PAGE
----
It’s a little disorienting to get back into The Deuce for its second season, which makes a five-year jump but doesn’t lose a step. One of the show’s defining traits is how fully integrated viewers become in the lives of the show’s many, many characters, and like with the first season, it takes a little time to reach that level of intimacy again. Five years is also a long time, and though change has happened, it appears to be hard-won. The most noticeable difference is the beginning of the end for the pimp-dominated era of street-level prostitution, and the rise of “massage parlors” and adult films. Those changes have also given the women who provide these services a new level of agency, although it’s rarely that simple.
With that shift comes others, most notably that the show itself has put its women at the center. While things are still gritty in The Deuce, it’s different than before. The Deuce itself is getting cleaned up, slowly (more on that in a minute), and the show is responding by shifting more to a female gaze. In an early episode, Maggie Gyllenhaal’s Candy — now a director as well as an actress — makes an artistic film that employs quick cuts to a variety of images in order to visually simulate how a woman feels having an orgasm. The producer, Harvey Wasserman (David Krumholtz) looks at her in disbelief. “Where’s the fucking? This needs more fucking!”
That may well be the cry of some viewers as well, but The Deuce showed us in Season 1 that the nudity and sex acts it portrayed were not meant to be titillating. Mostly they’re clinical or comic, although occasionally there are moments of true intimacy between characters. But the most compelling part of David Simon and George Pelecanos’ investigation of every angle of life on the Deuce in 1977 is the show’s characters. In most of the four episodes available for review, almost nothing consequential happens plot-wise. There aren’t major twists or reveals or people needing to get from one place or another so something else can happen. It’s just about life. We are visitors looking in on the lives of a mobbed-up bar owner and his layabout brother (James Franco, in both cases), the punky club manager Abby (Margarita Levieva), the ambitious actress Lori (Emily Meade), the pimps CC and Larry Brown (Gary Carr, Gbenga Akinnagbe) finding their way in a changing world, and Candy, the series’ shining star who is galvanized to make art on her own terms.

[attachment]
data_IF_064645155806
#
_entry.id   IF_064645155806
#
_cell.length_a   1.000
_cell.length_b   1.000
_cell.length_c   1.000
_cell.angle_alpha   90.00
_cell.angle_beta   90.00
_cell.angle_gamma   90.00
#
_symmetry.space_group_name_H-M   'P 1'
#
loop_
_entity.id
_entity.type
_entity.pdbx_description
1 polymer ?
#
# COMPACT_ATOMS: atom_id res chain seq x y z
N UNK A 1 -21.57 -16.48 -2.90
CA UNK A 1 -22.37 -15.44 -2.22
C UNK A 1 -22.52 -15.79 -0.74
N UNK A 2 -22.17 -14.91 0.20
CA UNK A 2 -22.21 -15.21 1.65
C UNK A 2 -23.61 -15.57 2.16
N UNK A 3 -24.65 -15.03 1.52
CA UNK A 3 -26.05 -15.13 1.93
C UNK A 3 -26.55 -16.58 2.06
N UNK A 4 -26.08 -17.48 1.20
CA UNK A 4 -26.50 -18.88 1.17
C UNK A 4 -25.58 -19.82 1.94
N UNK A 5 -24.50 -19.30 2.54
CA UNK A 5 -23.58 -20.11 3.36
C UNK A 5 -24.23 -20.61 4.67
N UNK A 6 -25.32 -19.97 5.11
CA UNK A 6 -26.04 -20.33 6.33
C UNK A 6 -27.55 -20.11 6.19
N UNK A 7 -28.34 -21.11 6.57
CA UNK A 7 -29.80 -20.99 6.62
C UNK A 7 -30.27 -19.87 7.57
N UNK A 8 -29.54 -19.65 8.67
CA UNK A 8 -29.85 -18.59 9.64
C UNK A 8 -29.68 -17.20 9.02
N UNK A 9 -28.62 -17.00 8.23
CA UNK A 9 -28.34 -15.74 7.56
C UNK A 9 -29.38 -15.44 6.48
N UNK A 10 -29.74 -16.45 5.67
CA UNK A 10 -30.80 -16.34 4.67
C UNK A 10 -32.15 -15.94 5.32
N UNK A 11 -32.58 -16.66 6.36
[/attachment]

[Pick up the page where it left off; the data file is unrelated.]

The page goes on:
It matters, deeply, that Lori still hasn’t left CC’s control even though he’s clearly holding her back. We want Chris Coy’s Paul to make a go of his own bar that’s not built with mob money. And seeing Darlene (Dominique Fishback) still earnestly reading a novel and taking night classes has as much emotional resonance as the biggest moments of Grand Guignol in other TV dramas. Perhaps the most shocking scene of these first episodes may be its quietest, when Candy makes a difficult decision to try and secure funding for her movie, and a myriad of shadows pass across her face during her mental deliberations. The shock is that Gyllenhaal wasn’t handed an Emmy right there on screen — it’s that masterful.
But with so many storylines, not everything lands as well as these examples. Lawrence Gilliard Jr. is particularly stilted as the patrolman-turned-homicide detective, who works on the outskirts of the story alongside Luke Kirby’s Gene Goodman, who plays a Koch administration official devoted to cleaning up the streets. Kirby is charming, but the series slows down when the focus leaves the women and the adult industry and turns instead towards some of the men, even in the case of Vincent and Frankie Martino, who remain affable but not particularly interesting. This is also true of the show’s look at mob connections and the cost of retaliations, which can feel like they belong in another series entirely.
However, it’s worth noting that the pimps have some of the best storylines of the new season. As they lose control of their women, they begin to seek their own fame either one camera or off. Both Carr and Akinnagbe are excellent in the way they portray the arrogance, hubris, and vulnerability of these men, and yet remain likable enough so that when they have a triumph, it feels fair. (They are also responsible, particularly Akinnagbe, for some of the most unexpectedly funny moments of the season so far).
Even as it has softened visually just a little, (though it’s dialogue is a crackling as ever), the show has certainly not lost its edge; the sounds of the city as ever-present (trucks backing up, catcalls, horns, people on the street), and it can often feel cold and unforgiving. Those spare, diegetic sounds keep things restless, serving as a constant reminder that these stories — and this show — is grounded in the streets. Even with the time jump, the changes and transitions with the characters happen slowly, and a lesser series would rush them for dramatic effect. But The Deuce keeps things both casual and real. Characters arrive and depart on their own terms, reminding us of how far they’ve come or how far they still need to go.
The Deuce Season 2 debuts on HBO September 9th.